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Public Health Graduate Student Resources: Writing Ethically

Write Ethically

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Strategies to Avoid Plagiarism

Take good notes

  • While researching, be sure to take note of important quotes and passages that you think you might use in your paper.
  • Develop a system to indicate if you are capturing a direct quote or if you are paraphrasing.
  • Note the citation information--the author, title, and page number, so that you can easily cite it in your paper.
  • Develop a system of note-taking that works for you.

Cite correctly

  • "Any time you use words from another source, such as a Web site, book, journal article, or even a friend's English paper, you must give proper credit to the source.
  • Even if you don't use someone else's words, but you refer to an idea of concept from another source, you must also give credit.
  • 'Citing your sources' means giving all of the information about your source, such as author, title, and date of publication, so someone else can find that source again." (Penn State, 2012)

Use quotes effectively

  • "If you use someone else's exact words, you need to put those words in quotation marks. Changing a few words here and there is not enough to avoid plagiarism. Either put the exact phrase you are quoting in quotation marks, or rewrite it entirely in your own words.
  • Quoting extensively from another source, even if you do it properly, is not appropriate for a research paper. Use quotations to support your arguments or clarify important points, but create your own argument using your own words." (Penn State, 2012)

Paraphrase correctly

  • "In a paraphrase, you rewrite what someone else has said in your own way. Just as you have a personality that is different from everyone else's, you as a writer have your own voice and style. When you write, even when you are paraphrasing, your writing should sound like it came from you, not from someone else." (Penn State, 2012)


Presentation (16:52)

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Citing: Quoting versus Paraphrasing

Quoting Guidelines

  • You want to be concise; a paraphrase will only be longer and clumsier than the original.
  • You want to be accurate; a paraphrase will distort the meaning of the original.
  • You find the words or style (unique language) of the original memorable, vivid, or powerful and feel that a paraphrase would not convey their meaning. Perhaps you wish to focus your analysis on particular words or ways of expressing things unique to that writer or text and you need to show your reader directly.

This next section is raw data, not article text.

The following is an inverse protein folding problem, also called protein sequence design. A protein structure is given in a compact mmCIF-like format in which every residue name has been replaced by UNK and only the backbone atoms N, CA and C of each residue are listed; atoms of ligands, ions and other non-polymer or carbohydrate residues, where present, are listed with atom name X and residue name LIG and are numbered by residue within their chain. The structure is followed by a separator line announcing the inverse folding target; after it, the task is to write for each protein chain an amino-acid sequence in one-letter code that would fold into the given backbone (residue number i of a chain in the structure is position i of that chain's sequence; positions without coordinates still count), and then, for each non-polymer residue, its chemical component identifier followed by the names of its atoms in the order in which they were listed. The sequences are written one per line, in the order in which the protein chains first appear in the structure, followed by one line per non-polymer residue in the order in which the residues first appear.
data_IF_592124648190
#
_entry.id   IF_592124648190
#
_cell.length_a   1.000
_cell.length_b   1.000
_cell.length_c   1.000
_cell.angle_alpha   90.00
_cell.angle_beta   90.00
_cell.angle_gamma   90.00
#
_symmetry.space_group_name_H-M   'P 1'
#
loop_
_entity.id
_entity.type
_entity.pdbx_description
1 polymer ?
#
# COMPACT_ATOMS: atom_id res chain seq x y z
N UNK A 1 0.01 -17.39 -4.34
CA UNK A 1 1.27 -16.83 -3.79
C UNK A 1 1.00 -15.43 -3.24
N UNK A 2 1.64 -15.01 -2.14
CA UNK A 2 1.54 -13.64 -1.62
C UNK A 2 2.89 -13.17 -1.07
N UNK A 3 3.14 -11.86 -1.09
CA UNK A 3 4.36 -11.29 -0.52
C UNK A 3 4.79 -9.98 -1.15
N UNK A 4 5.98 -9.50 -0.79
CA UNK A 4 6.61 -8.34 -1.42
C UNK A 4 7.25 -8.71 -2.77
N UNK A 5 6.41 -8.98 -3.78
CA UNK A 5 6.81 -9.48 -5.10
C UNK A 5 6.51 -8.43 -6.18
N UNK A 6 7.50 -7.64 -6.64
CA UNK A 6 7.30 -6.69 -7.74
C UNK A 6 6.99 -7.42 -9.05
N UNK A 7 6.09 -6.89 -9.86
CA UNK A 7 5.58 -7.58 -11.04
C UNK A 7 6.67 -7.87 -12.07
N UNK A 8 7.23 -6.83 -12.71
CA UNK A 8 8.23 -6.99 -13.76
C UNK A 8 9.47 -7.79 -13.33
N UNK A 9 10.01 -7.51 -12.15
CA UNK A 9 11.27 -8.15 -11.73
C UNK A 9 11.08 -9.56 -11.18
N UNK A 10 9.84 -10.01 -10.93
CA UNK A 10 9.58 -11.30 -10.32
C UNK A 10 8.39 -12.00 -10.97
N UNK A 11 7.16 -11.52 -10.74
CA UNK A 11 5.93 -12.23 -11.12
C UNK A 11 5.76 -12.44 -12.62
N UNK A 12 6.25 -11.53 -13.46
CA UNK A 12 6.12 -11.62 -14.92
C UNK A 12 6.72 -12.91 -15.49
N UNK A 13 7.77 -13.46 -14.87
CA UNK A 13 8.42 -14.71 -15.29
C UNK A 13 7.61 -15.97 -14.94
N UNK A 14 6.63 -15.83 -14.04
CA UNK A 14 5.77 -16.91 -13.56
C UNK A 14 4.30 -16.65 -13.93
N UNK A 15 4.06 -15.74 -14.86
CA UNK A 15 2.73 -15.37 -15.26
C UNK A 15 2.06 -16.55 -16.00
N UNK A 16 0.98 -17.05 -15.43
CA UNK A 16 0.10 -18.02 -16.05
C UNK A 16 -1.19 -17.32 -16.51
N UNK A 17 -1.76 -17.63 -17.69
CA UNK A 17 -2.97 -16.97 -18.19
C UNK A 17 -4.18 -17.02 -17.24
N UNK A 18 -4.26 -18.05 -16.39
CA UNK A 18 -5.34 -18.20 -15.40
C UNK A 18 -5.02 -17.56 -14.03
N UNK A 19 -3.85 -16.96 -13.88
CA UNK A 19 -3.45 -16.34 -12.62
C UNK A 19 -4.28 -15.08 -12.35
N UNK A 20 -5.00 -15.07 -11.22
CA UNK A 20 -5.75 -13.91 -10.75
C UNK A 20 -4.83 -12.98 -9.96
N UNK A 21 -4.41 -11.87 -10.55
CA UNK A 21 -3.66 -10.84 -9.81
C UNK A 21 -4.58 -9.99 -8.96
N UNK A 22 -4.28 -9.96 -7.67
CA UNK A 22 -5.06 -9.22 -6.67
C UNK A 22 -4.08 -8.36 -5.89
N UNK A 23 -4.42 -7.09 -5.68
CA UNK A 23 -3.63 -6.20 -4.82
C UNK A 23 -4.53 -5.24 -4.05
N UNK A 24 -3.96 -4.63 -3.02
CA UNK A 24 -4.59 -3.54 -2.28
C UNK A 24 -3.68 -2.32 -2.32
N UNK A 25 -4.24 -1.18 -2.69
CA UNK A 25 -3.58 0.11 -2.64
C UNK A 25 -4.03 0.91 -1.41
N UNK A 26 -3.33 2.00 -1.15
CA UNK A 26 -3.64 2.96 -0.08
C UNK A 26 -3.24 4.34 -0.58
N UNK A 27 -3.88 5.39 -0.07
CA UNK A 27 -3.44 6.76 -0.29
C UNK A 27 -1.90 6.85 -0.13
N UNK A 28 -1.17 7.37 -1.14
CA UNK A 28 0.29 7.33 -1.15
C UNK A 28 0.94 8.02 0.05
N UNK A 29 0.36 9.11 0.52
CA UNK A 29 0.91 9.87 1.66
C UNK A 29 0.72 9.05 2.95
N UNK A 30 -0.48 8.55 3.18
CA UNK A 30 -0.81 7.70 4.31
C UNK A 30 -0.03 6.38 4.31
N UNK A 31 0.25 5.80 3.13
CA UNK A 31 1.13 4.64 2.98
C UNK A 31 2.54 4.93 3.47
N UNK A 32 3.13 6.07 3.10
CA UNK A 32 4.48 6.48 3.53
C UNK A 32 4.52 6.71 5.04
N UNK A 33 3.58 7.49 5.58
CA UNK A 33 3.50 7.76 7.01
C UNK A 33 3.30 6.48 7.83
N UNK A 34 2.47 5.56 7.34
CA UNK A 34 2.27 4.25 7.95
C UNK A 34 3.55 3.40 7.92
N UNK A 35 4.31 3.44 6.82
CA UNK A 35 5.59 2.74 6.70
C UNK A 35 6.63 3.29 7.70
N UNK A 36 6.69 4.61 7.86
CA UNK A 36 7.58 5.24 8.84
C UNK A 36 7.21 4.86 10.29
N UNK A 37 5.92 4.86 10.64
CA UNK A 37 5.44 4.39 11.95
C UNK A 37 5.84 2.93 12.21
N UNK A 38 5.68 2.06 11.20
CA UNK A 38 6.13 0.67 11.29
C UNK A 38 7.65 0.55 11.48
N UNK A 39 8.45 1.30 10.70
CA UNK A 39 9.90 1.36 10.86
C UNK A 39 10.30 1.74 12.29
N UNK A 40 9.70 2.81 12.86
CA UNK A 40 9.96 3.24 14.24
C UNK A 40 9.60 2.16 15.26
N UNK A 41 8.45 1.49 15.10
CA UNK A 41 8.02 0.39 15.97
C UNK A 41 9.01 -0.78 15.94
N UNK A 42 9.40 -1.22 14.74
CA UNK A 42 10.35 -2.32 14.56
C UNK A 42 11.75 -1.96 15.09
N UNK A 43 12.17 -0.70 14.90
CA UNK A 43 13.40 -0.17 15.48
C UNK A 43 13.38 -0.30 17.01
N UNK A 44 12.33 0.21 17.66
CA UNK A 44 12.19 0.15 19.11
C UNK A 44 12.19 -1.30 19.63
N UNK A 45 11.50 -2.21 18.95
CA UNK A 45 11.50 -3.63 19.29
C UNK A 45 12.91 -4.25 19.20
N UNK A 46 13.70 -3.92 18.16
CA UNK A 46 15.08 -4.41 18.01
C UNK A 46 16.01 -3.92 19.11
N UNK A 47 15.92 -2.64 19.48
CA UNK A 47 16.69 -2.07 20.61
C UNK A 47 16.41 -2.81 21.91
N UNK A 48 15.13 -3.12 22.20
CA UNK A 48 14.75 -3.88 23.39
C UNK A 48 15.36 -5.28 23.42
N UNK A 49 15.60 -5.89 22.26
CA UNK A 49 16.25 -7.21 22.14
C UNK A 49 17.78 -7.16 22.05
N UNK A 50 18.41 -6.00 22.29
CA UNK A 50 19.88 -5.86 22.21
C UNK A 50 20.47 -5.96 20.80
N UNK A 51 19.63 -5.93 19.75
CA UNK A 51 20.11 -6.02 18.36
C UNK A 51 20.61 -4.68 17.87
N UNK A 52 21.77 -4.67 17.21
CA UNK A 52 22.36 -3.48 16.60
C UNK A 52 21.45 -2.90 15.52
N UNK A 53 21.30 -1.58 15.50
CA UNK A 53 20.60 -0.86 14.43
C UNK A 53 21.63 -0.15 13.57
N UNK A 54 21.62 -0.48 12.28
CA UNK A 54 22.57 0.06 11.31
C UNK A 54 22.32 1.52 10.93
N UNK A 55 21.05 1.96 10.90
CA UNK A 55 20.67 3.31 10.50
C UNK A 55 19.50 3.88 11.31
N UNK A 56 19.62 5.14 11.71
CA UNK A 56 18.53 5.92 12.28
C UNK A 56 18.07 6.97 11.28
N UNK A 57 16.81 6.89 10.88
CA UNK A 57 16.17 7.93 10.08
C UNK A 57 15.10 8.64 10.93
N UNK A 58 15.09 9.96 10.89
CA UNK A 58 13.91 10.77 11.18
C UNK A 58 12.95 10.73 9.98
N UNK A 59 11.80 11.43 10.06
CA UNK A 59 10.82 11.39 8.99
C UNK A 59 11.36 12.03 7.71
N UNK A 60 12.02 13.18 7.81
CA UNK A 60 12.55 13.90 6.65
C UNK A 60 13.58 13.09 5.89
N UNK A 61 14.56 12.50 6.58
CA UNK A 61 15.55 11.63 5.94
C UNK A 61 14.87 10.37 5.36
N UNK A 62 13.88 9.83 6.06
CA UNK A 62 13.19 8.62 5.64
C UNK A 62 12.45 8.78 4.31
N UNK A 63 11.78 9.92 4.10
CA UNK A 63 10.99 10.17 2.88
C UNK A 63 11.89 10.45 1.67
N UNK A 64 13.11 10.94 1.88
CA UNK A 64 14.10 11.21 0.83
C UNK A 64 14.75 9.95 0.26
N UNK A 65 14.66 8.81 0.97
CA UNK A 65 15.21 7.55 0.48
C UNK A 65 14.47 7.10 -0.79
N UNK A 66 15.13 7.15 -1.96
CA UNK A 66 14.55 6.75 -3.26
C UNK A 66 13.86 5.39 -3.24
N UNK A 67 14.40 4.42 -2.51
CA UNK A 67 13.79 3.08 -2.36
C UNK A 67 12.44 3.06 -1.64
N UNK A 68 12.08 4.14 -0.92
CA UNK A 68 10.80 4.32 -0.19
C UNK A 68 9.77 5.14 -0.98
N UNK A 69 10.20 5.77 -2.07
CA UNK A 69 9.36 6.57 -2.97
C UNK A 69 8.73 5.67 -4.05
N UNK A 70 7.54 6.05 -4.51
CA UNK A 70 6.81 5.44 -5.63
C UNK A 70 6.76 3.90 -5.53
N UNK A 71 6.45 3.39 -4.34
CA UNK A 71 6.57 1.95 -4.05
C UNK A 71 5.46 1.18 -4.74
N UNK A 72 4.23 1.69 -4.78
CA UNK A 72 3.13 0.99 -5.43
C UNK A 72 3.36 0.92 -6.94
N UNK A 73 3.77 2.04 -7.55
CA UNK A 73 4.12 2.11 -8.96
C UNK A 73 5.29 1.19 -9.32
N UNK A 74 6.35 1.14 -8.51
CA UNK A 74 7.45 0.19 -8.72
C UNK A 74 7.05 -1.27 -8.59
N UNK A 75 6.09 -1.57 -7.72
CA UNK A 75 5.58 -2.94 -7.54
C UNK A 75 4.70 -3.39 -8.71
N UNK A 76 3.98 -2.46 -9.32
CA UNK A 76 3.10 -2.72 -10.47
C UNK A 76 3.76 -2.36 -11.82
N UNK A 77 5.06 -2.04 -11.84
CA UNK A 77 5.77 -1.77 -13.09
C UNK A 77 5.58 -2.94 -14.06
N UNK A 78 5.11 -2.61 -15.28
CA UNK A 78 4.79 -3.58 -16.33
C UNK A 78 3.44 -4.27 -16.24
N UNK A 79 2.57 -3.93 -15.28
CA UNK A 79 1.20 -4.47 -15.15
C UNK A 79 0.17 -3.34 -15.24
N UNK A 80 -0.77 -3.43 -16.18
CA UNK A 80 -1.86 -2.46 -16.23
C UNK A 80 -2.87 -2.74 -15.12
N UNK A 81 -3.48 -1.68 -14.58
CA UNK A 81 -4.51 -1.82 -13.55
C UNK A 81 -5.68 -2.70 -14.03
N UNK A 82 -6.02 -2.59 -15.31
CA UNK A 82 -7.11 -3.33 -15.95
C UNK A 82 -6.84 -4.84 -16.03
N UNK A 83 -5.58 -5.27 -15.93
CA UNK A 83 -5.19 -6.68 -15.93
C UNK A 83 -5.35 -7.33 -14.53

• You wish to add authority to your writing by quoting the words of an expert on the subject. 


Paraphrasing Guidelines

  • Paraphrase when you do not need to quote.
  • A paraphrase should re-present the original in a shorter and possibly clearer form (in the context of your paper).
  • Do not distort the meaning of the original.
  • Put the paraphrase in your own words and do not simply copy the original with a few omissions, substituted words, or "subtle" rearrangements of words.
  • Add a proper citation, according to the style you're using.


Plagiarism Definitions

  • turning in someone else's work as your own.
  • copying words or ideas from someone else without giving credit.
  • failing to put a quotation in quotation marks.
  • giving incorrect information about the source of a quotation.
  • changing words but copying the sentence structure of a source without giving credit.
  • copying so many words or ideas from a source that it makes up the majority of your work, whether you give credit or not.


  • paraphrasing a source without acknowledging it.
  • paraphrasing too closely to the original (substituting synonyms for some of the original words), even if you do acknowledge the source.
  • using someone else's idea, argument, interpretation, facts or supporting evidence without indicating your dependence on it (with a footnote or textual citation), even if you modify or elaborate the idea or argument.
  • fabricating a source or quotation to give the appearance of having done required research.